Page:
IGEM:IMPERIAL/2009/M3/Assays/Membrane staining

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Membrane Staining Assay

Cell Membrane Staining Assay: This assay uses a kit with certain stains to determine whether cells are alive or dead. The assay stains those cells with intact cell membranes green (the 'alive' cells), and those with damaged cell membranes red (the 'dead' cells). This is a quantitative measure of cell death. However, as we are using restriction enzymes, we will not directly affect the cell membrane, so this assay may not work. Natural degredation of the membrane without maintenance from the cell may occur, in which case this would be a useful guide. In either case, it would be useful as an indicator of the viability of the cells with disrupted genetic material. Another issue is the fact that our cells are to be encapsulated, so whether this staining technique can work through the colanic acid capsule is unclear.

Viability/Cytotoxicity Assay Kit for Bacteria Live & Dead Cell Staining Kit (30027) provides two-color fluorescence staining on both live (green) and dead (red) bacteria using two probes, DMAO and EtD-III.

  • DMAO is a green-fluorescent nucleic acid dye that stains both live and dead bacteria with intact and damaged cell membranes.
  • EtD-III is a red-fluorescent nucleic acid dye that stains only dead bacteria with damaged cell membranes.
  • With an appropriate mixture of DMAO and EtD-III, bacteria with intact cell membranes is stained fluorescent green, whereas bacteria with damaged cell membranes is stained fluorescent red.
  • The kit is suitable for use with fluorescence microscopes and flow cytometers. The assay principles are general and applicable to most bacteria types.

Membrane Staining Protocol

Things we need:

  • 0.85% NaCl solution
  • Slides and 18 mm square coverslips

Preparation of Live and Dead Bacterial Suspensions as Controls

  • 1.1 Grow 4 mL cultures of your bacteria to late log phase in nutrient broth.
  • 1.2 Prepare two tubes of 1 mL of the bacteria culture in Eppendorf tubes and centrifuge at 10,000 × g for 10–15 minutes.
  • 1.3 Remove the supernatant and resuspend the pellet of one tube in 0.3 mL of 0.85% NaCl solution and another tube in 1 mL of 0.85% NaCl.
  • 1.4 Add 0.7 mL isopropyl alcohol into the tube with 0.3 mL of 0.85% NaCl and mix well (final concentration of isopropyl alcohol: 70%) for preparing dead bacteria.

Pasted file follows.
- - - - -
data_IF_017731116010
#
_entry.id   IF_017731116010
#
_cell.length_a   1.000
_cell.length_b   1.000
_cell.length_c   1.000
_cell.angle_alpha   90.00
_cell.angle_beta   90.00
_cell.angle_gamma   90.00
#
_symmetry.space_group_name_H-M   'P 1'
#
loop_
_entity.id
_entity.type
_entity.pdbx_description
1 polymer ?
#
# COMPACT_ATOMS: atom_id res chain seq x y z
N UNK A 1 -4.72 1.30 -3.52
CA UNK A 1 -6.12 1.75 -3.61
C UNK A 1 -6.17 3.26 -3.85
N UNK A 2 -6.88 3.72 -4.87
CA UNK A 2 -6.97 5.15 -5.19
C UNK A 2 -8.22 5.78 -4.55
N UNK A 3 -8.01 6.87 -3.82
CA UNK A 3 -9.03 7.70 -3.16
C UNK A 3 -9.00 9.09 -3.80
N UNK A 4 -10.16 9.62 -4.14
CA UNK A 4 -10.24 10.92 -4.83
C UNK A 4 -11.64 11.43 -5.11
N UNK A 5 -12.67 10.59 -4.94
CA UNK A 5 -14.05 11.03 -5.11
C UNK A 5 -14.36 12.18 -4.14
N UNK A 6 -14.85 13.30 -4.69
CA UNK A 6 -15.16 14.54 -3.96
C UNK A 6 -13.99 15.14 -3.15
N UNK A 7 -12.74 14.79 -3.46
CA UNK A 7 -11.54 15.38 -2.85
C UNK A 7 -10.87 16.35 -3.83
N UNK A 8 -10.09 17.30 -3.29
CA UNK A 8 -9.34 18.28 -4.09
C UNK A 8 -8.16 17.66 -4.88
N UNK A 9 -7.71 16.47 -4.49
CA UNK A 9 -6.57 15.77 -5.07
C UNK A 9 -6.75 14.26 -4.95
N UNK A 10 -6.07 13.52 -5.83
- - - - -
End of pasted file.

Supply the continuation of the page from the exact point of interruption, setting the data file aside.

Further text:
• 1.5 Incubate both samples at room temperature for 1 hour, mixing every 15 minutes.
  • 1.6 Pellet both samples by centrifugation at 10,000 × g for 10–15 minutes.
  • 1.7 Resuspend the pellets in 1 mL of 0.85% NaCl and centrifuge again as in step 1.6.
  • 1.8 Determine the optical density at 670 nm (OD670) for a 3 mL aliquot of the bacterial suspensions in glass or acrylic absorption cuvettes (1 cm pathlength).
  • 1.9 Use live and dead bacteria at your desired concentration for staining experiments shown below.

Fluorescence Microscopy Protocol

NB: Care must be taken to remove traces of growth medium before staining bacteria with these kit reagents. A single wash step is usually sufficient to remove significant traces of interfering media components from the bacterial suspension.

Staining Bacteria in Suspension

  • 2.1 Combine one volume of Component A and two volumes of Component B in a microcentrifuge tube, mix thoroughly and add 8 volumes of 0.85% NaCl solution to derive 100X dye solution.
  • 2.2 For each 100 uL of your bacteria sample and live and dead bacteria control suspensions, add 1 uL of the dye mixture.
  • 2.3 Mix thoroughly and incubate at room temperature in the dark for 15 minutes.
  • 2.4 Trap 5 μL of the stained bacterial suspension between a slide and an 18 mm square coverslip.
  • 2.5 Observe under a fluorescence microscope equipped with any of the filter sets as below.

Filter We Will Use

  • Longpass and dual emission filters useful for simultaneous viewing of DMAO and EthD-III stains.

Omega Filters: XF25, XF26, XF115 Chroma Filters: 11001, 41012, 71010

Flow Cytometry

  • 3.1 Adjust the E. coli suspensions (live and killed) to 1 × 108 bacteria/mL (~0.03 OD670), then dilute them 1:100 in filter-sterilized dH2O to reach a final density of 1 × 106 bacteria/mL if needed.
  • 3.2 Mix 11 different proportions of E. coli in 16 × 125 mm borosilicate glass tubes according to Table 1. The volume of each of the 11 samples will be 1 mL.
  • 3.3 Mix 12 μL of Component A with 24 μL of Component B in a microcentrifuge tube. Add 3 μL of the combined reagent mixture to each of the 11 samples and mix thoroughly by pipetting up and down several times.
  • 3.4 Incubate at room temperature in the dark for 15 minutes.
  • 3.5 Analyze each bacterial sample by flow cytometry using the setting for fluorescein for DMAO positive cells and propidium iodide for EtD-III positive cells.